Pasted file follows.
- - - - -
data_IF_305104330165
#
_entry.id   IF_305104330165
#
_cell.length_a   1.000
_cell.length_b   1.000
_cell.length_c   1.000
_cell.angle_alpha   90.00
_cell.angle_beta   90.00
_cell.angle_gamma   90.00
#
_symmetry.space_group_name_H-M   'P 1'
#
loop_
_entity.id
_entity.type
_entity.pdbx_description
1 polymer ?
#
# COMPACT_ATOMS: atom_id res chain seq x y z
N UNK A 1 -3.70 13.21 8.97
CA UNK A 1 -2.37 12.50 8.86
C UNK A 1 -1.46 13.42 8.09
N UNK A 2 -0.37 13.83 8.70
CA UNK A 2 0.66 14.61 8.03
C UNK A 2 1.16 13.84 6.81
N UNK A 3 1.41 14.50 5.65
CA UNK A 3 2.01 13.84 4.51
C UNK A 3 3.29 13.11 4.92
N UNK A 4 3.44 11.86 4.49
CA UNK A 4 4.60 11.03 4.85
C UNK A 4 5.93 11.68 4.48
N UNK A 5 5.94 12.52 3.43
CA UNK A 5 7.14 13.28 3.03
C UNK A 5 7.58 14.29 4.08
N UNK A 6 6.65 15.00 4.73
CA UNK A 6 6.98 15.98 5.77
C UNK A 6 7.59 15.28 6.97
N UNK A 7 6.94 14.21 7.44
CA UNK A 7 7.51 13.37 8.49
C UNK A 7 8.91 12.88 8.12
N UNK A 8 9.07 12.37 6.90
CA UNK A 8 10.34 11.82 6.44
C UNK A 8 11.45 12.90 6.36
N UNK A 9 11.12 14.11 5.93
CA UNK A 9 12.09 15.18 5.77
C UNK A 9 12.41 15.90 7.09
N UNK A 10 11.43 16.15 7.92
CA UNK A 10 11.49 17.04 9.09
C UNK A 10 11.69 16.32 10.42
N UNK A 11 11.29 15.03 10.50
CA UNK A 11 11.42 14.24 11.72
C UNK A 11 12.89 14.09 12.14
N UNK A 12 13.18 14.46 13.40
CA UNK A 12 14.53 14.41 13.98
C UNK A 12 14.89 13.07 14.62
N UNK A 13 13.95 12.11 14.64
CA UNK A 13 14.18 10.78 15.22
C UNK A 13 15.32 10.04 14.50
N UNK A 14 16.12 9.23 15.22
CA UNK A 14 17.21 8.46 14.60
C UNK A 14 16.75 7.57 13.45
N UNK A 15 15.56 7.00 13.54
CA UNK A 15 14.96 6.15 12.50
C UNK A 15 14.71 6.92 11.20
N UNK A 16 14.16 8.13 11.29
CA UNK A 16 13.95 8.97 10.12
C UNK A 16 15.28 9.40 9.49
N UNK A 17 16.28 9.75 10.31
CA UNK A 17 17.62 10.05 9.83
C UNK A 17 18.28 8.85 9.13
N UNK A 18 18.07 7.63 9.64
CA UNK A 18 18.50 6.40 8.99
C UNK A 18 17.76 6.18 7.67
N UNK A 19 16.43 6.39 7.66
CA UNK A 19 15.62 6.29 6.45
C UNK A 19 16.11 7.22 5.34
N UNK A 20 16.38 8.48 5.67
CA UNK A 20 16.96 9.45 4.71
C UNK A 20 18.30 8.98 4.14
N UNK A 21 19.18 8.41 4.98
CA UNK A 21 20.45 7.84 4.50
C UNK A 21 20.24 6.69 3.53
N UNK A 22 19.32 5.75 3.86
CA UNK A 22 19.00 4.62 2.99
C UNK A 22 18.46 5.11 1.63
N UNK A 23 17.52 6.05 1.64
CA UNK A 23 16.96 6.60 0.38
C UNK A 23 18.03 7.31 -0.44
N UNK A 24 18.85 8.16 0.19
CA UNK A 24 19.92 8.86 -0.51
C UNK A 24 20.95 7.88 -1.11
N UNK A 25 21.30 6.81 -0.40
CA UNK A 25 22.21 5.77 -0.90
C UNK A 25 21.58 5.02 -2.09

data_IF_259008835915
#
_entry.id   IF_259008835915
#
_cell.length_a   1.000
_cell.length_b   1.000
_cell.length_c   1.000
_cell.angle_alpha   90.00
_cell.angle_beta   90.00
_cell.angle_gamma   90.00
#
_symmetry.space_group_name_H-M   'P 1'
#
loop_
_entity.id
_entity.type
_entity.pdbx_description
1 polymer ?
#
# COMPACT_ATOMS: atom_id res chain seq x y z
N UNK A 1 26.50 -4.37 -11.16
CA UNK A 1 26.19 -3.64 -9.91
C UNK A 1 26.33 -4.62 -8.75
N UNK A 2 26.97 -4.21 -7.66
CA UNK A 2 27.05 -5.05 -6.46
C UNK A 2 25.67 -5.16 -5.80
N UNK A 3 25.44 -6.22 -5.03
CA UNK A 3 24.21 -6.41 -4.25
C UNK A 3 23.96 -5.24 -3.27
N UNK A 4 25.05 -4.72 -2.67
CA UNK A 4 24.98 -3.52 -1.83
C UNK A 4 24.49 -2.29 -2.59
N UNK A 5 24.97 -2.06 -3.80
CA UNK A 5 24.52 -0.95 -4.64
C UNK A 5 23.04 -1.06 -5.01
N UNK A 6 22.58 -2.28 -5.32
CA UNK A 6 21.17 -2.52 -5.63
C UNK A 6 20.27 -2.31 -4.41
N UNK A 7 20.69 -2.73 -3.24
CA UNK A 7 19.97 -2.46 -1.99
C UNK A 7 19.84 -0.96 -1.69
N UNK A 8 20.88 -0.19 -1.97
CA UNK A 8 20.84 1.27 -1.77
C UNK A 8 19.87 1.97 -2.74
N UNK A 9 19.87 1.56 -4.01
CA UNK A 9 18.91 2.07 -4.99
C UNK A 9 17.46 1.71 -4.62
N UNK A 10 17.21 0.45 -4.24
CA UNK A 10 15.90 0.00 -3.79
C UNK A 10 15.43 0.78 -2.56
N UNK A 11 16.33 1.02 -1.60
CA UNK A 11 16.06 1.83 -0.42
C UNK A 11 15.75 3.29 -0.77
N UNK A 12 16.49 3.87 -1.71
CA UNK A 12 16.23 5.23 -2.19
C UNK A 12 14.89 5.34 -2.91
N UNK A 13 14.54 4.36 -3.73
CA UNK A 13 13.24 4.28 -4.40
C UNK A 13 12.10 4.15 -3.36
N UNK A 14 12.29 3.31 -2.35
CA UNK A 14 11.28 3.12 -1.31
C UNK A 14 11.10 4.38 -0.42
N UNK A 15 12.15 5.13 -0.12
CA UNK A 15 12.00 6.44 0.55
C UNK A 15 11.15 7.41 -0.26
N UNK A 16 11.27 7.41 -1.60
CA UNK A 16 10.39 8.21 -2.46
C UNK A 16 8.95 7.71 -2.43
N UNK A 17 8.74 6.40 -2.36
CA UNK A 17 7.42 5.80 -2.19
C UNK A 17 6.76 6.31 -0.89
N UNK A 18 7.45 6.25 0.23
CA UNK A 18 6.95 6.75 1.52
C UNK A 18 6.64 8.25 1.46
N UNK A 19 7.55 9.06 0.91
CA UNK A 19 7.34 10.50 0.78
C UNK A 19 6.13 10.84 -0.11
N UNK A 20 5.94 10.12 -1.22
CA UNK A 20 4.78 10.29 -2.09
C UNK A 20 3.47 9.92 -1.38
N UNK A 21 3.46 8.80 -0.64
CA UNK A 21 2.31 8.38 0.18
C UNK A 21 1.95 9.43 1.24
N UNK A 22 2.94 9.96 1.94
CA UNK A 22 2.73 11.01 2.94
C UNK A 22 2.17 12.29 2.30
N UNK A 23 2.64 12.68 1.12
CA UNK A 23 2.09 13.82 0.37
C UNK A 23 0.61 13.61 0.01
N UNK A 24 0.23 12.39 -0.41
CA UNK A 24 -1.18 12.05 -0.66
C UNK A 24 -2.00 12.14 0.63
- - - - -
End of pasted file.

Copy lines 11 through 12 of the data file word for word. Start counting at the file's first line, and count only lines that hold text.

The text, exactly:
#
_symmetry.space_group_name_H-M   'P 1'